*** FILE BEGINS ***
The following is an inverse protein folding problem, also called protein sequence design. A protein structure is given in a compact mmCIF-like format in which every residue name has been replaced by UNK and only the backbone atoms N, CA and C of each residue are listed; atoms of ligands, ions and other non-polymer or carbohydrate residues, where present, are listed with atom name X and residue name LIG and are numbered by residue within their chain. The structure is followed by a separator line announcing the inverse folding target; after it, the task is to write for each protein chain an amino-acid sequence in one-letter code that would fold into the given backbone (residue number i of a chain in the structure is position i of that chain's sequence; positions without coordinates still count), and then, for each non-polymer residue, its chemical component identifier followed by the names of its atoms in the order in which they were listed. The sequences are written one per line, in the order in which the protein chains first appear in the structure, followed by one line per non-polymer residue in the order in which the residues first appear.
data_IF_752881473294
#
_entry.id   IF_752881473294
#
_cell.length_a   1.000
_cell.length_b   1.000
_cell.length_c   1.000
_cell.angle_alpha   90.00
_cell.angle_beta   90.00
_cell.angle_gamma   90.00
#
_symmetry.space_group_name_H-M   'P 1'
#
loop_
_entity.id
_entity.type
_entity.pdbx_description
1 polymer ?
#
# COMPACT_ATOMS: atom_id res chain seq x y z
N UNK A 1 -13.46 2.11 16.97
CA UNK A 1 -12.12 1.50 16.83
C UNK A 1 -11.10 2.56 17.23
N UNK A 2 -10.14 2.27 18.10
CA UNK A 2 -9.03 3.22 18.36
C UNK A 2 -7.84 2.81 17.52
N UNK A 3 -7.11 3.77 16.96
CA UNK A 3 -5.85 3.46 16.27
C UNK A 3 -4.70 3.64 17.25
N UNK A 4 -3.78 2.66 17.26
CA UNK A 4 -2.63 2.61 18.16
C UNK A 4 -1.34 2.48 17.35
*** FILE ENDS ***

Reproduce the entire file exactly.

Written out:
The following is an inverse protein folding problem, also called protein sequence design. A protein structure is given in a compact mmCIF-like format in which every residue name has been replaced by UNK and only the backbone atoms N, CA and C of each residue are listed; atoms of ligands, ions and other non-polymer or carbohydrate residues, where present, are listed with atom name X and residue name LIG and are numbered by residue within their chain. The structure is followed by a separator line announcing the inverse folding target; after it, the task is to write for each protein chain an amino-acid sequence in one-letter code that would fold into the given backbone (residue number i of a chain in the structure is position i of that chain's sequence; positions without coordinates still count), and then, for each non-polymer residue, its chemical component identifier followed by the names of its atoms in the order in which they were listed. The sequences are written one per line, in the order in which the protein chains first appear in the structure, followed by one line per non-polymer residue in the order in which the residues first appear.
data_IF_752881473294
#
_entry.id   IF_752881473294
#
_cell.length_a   1.000
_cell.length_b   1.000
_cell.length_c   1.000
_cell.angle_alpha   90.00
_cell.angle_beta   90.00
_cell.angle_gamma   90.00
#
_symmetry.space_group_name_H-M   'P 1'
#
loop_
_entity.id
_entity.type
_entity.pdbx_description
1 polymer ?
#
# COMPACT_ATOMS: atom_id res chain seq x y z
N UNK A 1 -13.46 2.11 16.97
CA UNK A 1 -12.12 1.50 16.83
C UNK A 1 -11.10 2.56 17.23
N UNK A 2 -10.14 2.27 18.10
CA UNK A 2 -9.03 3.22 18.36
C UNK A 2 -7.84 2.81 17.52
N UNK A 3 -7.11 3.77 16.96
CA UNK A 3 -5.85 3.46 16.27
C UNK A 3 -4.70 3.64 17.25
N UNK A 4 -3.78 2.66 17.26
CA UNK A 4 -2.63 2.61 18.16
C UNK A 4 -1.34 2.48 17.35